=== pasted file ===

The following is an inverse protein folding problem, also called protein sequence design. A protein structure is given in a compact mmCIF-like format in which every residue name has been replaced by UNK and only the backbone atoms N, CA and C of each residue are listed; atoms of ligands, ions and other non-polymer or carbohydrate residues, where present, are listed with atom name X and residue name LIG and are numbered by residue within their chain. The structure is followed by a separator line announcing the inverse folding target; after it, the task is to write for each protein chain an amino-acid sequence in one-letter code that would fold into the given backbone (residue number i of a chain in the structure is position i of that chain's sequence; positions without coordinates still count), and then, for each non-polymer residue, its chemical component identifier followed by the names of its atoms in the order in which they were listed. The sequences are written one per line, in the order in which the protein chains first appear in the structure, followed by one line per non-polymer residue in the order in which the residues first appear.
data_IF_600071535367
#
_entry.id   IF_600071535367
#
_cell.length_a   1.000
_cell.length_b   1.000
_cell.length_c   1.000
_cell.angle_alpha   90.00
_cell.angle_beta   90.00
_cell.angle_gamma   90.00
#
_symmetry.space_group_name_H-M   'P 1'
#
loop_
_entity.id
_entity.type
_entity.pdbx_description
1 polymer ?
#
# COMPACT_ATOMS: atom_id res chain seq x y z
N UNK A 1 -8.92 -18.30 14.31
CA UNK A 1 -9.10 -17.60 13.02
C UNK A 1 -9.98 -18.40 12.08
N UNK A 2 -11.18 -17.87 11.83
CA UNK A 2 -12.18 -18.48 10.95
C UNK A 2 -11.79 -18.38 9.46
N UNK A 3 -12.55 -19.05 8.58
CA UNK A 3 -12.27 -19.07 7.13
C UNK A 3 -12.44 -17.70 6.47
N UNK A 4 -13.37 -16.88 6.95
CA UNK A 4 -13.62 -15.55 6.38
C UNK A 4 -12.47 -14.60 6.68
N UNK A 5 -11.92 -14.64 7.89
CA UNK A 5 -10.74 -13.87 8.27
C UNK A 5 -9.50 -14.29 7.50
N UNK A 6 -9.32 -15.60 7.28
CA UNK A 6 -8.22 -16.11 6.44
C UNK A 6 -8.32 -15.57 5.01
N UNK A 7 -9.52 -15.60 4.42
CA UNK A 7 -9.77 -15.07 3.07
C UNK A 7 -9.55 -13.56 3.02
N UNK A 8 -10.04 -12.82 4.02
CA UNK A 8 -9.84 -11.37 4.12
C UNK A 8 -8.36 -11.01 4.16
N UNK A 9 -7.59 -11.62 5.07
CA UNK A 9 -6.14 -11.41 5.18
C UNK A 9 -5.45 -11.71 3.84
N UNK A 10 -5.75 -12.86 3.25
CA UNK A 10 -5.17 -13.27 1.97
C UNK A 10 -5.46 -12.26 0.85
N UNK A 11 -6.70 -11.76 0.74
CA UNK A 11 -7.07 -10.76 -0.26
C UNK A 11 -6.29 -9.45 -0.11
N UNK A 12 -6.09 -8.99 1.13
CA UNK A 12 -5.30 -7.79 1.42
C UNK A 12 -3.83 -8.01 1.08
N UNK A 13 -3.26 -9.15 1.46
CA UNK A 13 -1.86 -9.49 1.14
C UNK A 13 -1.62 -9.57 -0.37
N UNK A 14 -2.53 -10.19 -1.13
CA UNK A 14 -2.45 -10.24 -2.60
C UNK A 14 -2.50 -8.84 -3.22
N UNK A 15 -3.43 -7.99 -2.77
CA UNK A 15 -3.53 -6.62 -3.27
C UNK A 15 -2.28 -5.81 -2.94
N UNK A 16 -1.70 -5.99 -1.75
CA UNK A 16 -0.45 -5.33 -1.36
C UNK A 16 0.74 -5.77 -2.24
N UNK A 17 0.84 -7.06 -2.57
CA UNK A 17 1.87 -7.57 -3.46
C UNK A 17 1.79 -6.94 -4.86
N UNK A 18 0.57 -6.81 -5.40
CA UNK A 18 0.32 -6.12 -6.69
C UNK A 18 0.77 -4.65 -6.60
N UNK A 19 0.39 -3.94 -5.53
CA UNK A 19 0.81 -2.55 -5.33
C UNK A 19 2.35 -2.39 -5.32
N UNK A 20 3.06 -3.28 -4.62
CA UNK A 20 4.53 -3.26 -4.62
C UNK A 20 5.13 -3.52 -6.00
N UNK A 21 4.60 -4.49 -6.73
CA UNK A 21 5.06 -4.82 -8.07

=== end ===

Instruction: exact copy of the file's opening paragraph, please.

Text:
The following is an inverse protein folding problem, also called protein sequence design. A protein structure is given in a compact mmCIF-like format in which every residue name has been replaced by UNK and only the backbone atoms N, CA and C of each residue are listed; atoms of ligands, ions and other non-polymer or carbohydrate residues, where present, are listed with atom name X and residue name LIG and are numbered by residue within their chain. The structure is followed by a separator line announcing the inverse folding target; after it, the task is to write for each protein chain an amino-acid sequence in one-letter code that would fold into the given backbone (residue number i of a chain in the structure is position i of that chain's sequence; positions without coordinates still count), and then, for each non-polymer residue, its chemical component identifier followed by the names of its atoms in the order in which they were listed. The sequences are written one per line, in the order in which the protein chains first appear in the structure, followed by one line per non-polymer residue in the order in which the residues first appear.